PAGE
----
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MANGA INSIDER MAYU #2 LET’S ATTEND THE MEETING!

BOTH IDEAS AND EDITORS GROW UP DURING A DISCUSSION

Hi guys! Mayu here!

Thank you all for all your “likes” and comments for ‘MANGA INSIDER MAYU’! From now on I’ll be reporting to you the real life of a Manga editor!

Now, I just heard that we’re having the editor’s meeting of Monthly Comic ZENON in a few hours!

I can’t afford to miss that! Let’s go take a look at what’s happening inside!

Here we go!
Mocchi is attending the meeting too!

 


 

 

The conference room

This is the conference room on the 5th floor, where we have these important meetings.

 

 

 

 

 

 

Preparing for the meeting!

All the preparation for the meetings is done by the rookies of the editor’s team. They are all tremendously busy in doing things like preparing everyone’s tea, printing the copies, and so much more.

 

Gather up!

In today’s meeting, there were the eight editors of the team, our president Mr. Horie, our managing director Mr. Negishi, the publication planning chief Mr. Mochida, and the four rookies of the editor’s team (including me!!).

For us rookies, it was actually the first time we even attended this meeting! We were feeling so nervous and also full of anticipation.

 

 

MAYU’S POINT!! : Mr. Horie, Mr. Negishi, and Mr. Mochida

The “three wise men” laid foundations for everything we do today. With years of experience in the field of manga, they served their duty as chief editors for the following magazines :

Nobuhiko Horie – Chief Editor, Weekly Shonen JUMP (1993-1996),

Tadashi Negishi – Chief Editor, Monthly Shonen JUMP (1995-1999)

Shuichi Mochida – Chief Editor, Weekly Comic BUNCH (2007-2010)

Since leaving Shueisha, the three founded Coamix Inc., the organizer of SILENT MANGA AUDITION. Alongside this duty, they still write scripts for manga titles of Comic-ZENON.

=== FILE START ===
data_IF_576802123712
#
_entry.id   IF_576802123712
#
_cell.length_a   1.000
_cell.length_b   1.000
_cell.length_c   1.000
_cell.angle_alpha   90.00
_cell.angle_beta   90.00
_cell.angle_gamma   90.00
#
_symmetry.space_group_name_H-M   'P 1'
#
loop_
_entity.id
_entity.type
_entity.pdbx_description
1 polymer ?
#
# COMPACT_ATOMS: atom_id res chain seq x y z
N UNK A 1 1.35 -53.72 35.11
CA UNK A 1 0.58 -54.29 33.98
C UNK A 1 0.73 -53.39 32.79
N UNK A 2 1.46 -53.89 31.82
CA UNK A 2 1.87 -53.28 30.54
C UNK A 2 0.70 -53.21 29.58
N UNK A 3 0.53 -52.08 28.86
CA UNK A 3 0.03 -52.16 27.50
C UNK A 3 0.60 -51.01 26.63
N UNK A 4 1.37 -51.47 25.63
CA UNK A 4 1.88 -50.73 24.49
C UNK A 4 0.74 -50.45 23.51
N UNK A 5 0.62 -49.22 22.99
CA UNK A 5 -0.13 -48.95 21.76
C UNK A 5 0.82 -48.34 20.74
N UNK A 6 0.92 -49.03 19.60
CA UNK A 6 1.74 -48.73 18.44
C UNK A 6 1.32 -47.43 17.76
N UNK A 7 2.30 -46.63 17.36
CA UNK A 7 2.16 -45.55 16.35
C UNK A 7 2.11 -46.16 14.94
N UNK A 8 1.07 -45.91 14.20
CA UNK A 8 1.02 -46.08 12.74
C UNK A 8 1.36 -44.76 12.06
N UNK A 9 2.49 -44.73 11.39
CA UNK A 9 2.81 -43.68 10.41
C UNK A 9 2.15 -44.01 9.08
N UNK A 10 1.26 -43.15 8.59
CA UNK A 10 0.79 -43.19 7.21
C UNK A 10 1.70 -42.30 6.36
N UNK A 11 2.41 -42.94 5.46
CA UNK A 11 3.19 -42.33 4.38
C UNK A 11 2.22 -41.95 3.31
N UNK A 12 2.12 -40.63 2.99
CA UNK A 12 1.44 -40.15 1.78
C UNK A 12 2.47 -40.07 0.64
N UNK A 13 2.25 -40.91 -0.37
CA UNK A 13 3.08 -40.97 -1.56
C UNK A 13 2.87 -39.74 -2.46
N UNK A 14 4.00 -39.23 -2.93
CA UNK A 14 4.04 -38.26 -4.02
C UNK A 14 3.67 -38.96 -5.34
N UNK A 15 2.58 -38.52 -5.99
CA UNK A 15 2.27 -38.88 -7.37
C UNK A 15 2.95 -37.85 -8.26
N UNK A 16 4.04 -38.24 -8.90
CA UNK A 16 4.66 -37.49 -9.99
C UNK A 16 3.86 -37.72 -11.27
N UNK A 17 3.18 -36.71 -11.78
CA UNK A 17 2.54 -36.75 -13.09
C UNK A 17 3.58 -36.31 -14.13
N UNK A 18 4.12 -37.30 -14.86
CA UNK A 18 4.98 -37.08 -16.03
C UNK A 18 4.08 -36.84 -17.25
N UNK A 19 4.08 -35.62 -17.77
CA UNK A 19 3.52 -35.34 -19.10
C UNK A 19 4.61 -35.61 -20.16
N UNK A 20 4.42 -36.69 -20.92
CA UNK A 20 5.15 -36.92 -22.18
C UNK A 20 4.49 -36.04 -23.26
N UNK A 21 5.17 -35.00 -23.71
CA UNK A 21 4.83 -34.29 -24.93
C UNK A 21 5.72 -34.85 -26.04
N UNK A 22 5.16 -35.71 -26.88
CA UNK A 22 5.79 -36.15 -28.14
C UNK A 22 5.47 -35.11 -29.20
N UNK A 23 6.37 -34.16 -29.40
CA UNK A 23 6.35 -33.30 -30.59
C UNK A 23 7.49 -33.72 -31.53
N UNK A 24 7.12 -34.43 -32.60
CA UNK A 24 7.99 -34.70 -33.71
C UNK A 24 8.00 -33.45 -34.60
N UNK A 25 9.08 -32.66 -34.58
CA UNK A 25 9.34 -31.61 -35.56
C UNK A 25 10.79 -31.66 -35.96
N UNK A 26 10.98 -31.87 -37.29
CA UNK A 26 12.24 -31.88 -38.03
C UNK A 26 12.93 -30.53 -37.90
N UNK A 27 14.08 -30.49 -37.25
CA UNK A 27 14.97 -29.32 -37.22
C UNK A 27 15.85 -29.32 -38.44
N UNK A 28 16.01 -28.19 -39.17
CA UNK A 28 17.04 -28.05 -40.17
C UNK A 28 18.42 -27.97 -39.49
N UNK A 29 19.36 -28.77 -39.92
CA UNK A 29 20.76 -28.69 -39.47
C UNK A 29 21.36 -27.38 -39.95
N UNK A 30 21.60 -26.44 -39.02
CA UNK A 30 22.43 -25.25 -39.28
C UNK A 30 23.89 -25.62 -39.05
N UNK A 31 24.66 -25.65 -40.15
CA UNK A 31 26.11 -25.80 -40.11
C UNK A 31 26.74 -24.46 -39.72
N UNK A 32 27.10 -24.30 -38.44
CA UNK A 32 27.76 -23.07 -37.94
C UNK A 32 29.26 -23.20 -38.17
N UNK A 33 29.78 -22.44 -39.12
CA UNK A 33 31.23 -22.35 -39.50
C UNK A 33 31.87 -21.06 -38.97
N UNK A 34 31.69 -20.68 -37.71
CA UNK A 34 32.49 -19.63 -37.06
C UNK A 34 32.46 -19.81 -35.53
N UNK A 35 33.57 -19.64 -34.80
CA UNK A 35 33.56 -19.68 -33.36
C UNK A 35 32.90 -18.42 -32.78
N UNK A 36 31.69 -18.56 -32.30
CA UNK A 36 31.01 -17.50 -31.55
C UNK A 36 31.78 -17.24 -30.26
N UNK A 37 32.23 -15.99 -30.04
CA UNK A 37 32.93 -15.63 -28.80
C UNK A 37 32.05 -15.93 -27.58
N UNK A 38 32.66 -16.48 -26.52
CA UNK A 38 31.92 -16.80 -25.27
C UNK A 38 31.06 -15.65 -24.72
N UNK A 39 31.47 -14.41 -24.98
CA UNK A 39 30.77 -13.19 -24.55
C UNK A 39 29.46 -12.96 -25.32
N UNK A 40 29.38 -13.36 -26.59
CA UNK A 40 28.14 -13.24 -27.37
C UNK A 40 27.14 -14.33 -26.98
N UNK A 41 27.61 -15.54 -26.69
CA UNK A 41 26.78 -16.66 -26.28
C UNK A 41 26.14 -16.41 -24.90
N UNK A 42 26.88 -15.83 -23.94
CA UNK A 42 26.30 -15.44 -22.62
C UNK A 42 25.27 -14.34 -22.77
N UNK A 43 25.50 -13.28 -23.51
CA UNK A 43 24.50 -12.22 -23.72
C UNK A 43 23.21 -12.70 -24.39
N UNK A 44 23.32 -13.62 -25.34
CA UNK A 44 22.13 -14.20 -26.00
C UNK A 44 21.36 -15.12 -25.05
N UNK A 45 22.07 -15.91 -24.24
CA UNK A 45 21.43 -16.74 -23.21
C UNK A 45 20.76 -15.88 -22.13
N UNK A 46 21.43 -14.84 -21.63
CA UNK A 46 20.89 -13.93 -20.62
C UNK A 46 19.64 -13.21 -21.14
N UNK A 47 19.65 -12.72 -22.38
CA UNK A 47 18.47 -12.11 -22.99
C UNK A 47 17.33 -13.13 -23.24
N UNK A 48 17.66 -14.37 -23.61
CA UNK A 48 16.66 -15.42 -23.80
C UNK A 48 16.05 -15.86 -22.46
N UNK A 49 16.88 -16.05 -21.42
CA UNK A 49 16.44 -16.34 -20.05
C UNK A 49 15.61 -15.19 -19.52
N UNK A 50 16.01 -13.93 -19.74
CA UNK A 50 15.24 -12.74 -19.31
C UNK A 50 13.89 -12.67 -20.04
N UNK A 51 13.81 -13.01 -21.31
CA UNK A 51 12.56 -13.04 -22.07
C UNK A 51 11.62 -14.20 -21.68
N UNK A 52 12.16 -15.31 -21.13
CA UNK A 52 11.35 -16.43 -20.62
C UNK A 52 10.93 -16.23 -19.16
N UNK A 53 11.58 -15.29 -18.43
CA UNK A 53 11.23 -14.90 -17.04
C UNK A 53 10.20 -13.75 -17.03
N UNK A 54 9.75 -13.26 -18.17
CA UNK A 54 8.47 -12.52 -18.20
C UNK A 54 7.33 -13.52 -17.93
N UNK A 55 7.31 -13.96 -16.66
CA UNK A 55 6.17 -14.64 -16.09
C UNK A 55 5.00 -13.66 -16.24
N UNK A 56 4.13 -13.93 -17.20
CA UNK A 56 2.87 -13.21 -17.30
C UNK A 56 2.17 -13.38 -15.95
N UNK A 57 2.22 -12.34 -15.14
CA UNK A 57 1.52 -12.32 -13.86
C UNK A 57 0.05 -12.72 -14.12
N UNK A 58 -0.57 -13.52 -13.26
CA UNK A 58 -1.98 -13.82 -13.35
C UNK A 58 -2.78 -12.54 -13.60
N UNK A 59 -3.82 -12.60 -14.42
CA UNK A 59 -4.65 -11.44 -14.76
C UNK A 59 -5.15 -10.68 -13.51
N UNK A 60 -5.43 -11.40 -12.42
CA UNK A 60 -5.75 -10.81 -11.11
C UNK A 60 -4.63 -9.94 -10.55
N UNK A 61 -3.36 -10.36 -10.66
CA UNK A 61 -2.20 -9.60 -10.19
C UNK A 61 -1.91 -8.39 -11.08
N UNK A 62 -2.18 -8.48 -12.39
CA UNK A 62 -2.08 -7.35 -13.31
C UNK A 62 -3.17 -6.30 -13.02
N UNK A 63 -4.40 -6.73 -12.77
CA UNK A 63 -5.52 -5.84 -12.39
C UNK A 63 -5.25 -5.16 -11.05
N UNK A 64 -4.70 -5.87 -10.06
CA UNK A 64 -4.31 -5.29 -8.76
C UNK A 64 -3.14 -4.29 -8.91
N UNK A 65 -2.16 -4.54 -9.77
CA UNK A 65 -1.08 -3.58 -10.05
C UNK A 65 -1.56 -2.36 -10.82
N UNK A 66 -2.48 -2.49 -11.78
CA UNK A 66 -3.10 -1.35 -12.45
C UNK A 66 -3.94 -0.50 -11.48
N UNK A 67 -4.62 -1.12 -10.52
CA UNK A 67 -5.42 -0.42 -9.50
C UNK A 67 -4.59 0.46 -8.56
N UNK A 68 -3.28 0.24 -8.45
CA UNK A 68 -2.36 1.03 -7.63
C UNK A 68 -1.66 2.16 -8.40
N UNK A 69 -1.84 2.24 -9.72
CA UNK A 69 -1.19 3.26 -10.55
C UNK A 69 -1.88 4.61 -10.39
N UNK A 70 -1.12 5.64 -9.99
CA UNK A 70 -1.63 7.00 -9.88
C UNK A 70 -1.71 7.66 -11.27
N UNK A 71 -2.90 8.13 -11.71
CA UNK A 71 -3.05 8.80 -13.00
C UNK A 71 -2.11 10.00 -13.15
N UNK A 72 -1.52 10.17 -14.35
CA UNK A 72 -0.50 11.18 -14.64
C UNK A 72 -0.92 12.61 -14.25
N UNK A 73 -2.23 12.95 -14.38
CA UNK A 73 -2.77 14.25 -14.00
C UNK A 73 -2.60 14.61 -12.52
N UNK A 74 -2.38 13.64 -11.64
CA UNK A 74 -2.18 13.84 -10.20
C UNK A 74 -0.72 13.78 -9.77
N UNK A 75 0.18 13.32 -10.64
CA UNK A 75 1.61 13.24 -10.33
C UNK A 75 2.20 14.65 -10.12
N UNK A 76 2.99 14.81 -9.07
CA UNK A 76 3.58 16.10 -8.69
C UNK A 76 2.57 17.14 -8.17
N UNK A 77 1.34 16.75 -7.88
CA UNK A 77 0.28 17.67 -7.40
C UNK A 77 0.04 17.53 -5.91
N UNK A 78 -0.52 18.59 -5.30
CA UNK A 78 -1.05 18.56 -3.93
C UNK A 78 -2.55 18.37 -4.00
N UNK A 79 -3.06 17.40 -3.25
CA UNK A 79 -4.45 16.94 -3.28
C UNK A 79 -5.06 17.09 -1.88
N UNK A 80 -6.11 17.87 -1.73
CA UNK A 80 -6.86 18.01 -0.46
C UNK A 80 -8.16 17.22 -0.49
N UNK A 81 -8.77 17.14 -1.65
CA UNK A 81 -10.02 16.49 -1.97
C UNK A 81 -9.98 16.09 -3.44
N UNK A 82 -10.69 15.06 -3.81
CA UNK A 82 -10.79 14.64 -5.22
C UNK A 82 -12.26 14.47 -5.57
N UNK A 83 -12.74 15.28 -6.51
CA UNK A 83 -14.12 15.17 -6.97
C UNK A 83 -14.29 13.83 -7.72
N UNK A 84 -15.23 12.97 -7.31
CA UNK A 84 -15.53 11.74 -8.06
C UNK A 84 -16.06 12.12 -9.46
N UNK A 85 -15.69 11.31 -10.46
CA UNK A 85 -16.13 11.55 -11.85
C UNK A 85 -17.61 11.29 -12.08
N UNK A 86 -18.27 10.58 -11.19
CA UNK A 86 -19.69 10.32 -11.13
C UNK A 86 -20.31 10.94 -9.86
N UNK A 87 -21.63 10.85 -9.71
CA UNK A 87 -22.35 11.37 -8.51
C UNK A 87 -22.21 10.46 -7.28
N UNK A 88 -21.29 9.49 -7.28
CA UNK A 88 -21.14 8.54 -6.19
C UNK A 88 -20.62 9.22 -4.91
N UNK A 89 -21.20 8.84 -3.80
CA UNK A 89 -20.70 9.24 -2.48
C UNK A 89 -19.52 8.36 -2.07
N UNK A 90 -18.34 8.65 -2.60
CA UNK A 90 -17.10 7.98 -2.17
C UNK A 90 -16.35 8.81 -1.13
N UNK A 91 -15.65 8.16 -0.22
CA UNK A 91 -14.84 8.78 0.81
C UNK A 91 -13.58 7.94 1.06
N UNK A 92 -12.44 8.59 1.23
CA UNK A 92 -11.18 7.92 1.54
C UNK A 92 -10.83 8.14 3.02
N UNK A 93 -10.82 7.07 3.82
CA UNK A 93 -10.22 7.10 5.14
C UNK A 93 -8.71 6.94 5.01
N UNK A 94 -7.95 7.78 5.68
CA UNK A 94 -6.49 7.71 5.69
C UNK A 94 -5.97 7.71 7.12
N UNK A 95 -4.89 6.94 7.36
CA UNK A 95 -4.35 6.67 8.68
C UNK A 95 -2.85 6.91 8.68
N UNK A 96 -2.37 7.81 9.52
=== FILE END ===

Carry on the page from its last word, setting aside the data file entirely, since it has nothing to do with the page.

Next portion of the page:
Mr. HorieSince the rookies were attending the meeting for the first time, Mr. Horie gave us all some very valuable advice about being an editor!

“An editor should talk with a lot of people, and improve his language skills”

“An editor should see as many beautiful things as possible”

“An editor should try writing a business log for at least three years”

“Editors should discuss a lot, and fight a lot, about anything they do at work”

……All those words are full of wisdom! I couldn’t help but sit up straighter.

 

Today's topic

Now, time to stop moving our mouths and start using our brains. The meeting moves on to the main topics, which are “the analysis based on the reader’s questionnaire” and “how to compete with the other Manga auditions held by other companies”.

What do the readers think about our Manga?

The editor in charge presents his thoughts about which Manga was popular or unpopular among the readers, and what the readers want to see on Monthly Comic ZENON. All data is based on a questionnaire that the readers have answered via mail and web. In our magazine, we really cherish the voices of all the readers who give us their opinions, such as “which Manga was amusing”, “which Manga was boring”, “which Manga made you buy our magazine”, etc.

Mr. Horie always says that “to make a good magazine which fits to the reader’s requirements, it is very important to do lots of research and come up with ideas based on that data. Something that is based on just the intuition never works”. Listening to the voices makes our work become something for everyone, not something for self-satisfaction.

By the way, this system of accepting the mails and hearing the voice of the readers was established 45 years ago by ‘Weekly Shonen JUMP’. See how much influence that magazine has on our industry?

How were the extras?

Just because we are a Manga magazine, it doesn’t mean that it only contains Manga… and sometimes that extra part becomes a big reason to buy a magazine! On our March volume, we put in two extras; a serial code for a popular game “Puzzle and Dragons” in Japan, and a little book which introduces the Manga we have on our web version of ZENON- Web Comic ZENYON!  The opinions about these extras are as important as the ones to the Manga itself!

What is the current situation of the industry?

With the help of Manga auditions held by publishing companies, Manga artists can promote their drawing skills, while the publishing companies can seek new star artists. This effectiveness makes the companies compete with each other to make a better audition, in order to become popular among the Manga artists.